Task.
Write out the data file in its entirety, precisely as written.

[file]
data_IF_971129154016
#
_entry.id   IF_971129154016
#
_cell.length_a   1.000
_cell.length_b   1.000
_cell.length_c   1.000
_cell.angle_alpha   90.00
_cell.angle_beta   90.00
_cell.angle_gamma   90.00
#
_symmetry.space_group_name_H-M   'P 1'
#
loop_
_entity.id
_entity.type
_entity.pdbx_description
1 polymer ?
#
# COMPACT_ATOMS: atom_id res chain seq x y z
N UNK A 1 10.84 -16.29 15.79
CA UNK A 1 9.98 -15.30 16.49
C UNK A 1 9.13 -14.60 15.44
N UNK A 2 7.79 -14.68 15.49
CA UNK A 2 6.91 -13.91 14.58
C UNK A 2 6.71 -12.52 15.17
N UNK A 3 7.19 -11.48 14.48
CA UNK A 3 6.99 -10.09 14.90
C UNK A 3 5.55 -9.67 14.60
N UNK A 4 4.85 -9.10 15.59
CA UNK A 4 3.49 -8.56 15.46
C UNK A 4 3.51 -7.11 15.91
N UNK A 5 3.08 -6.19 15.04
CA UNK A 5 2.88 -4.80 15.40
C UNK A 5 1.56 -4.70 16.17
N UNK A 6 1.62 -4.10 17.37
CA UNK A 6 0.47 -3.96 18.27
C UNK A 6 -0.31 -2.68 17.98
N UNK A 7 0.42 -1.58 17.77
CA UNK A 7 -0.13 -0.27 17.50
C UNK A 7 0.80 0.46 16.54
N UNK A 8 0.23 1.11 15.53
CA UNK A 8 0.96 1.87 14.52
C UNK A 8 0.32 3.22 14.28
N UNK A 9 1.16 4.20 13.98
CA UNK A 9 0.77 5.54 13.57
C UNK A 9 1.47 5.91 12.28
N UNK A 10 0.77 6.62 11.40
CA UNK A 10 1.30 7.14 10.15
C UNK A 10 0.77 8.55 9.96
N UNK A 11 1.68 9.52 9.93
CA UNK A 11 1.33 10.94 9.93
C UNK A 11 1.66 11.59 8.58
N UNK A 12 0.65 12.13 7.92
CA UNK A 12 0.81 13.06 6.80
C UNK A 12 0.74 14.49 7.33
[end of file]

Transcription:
data_IF_971129154016
#
_entry.id   IF_971129154016
#
_cell.length_a   1.000
_cell.length_b   1.000
_cell.length_c   1.000
_cell.angle_alpha   90.00
_cell.angle_beta   90.00
_cell.angle_gamma   90.00
#
_symmetry.space_group_name_H-M   'P 1'
#
loop_
_entity.id
_entity.type
_entity.pdbx_description
1 polymer ?
#
# COMPACT_ATOMS: atom_id res chain seq x y z
N UNK A 1 10.84 -16.29 15.79
CA UNK A 1 9.98 -15.30 16.49
C UNK A 1 9.13 -14.60 15.44
N UNK A 2 7.79 -14.68 15.49
CA UNK A 2 6.91 -13.91 14.58
C UNK A 2 6.71 -12.52 15.17
N UNK A 3 7.19 -11.48 14.48
CA UNK A 3 6.99 -10.09 14.90
C UNK A 3 5.55 -9.67 14.60
N UNK A 4 4.85 -9.10 15.59
CA UNK A 4 3.49 -8.56 15.46
C UNK A 4 3.51 -7.11 15.91
N UNK A 5 3.08 -6.19 15.04
CA UNK A 5 2.88 -4.80 15.40
C UNK A 5 1.56 -4.70 16.17
N UNK A 6 1.62 -4.10 17.37
CA UNK A 6 0.47 -3.96 18.27
C UNK A 6 -0.31 -2.68 17.98
N UNK A 7 0.42 -1.58 17.77
CA UNK A 7 -0.13 -0.27 17.50
C UNK A 7 0.80 0.46 16.54
N UNK A 8 0.23 1.11 15.53
CA UNK A 8 0.96 1.87 14.52
C UNK A 8 0.32 3.22 14.28
N UNK A 9 1.16 4.20 13.98
CA UNK A 9 0.77 5.54 13.57
C UNK A 9 1.47 5.91 12.28
N UNK A 10 0.77 6.62 11.40
CA UNK A 10 1.30 7.14 10.15
C UNK A 10 0.77 8.55 9.96
N UNK A 11 1.68 9.52 9.93
CA UNK A 11 1.33 10.94 9.93
C UNK A 11 1.66 11.59 8.58
N UNK A 12 0.65 12.13 7.92
CA UNK A 12 0.81 13.06 6.80
C UNK A 12 0.74 14.49 7.33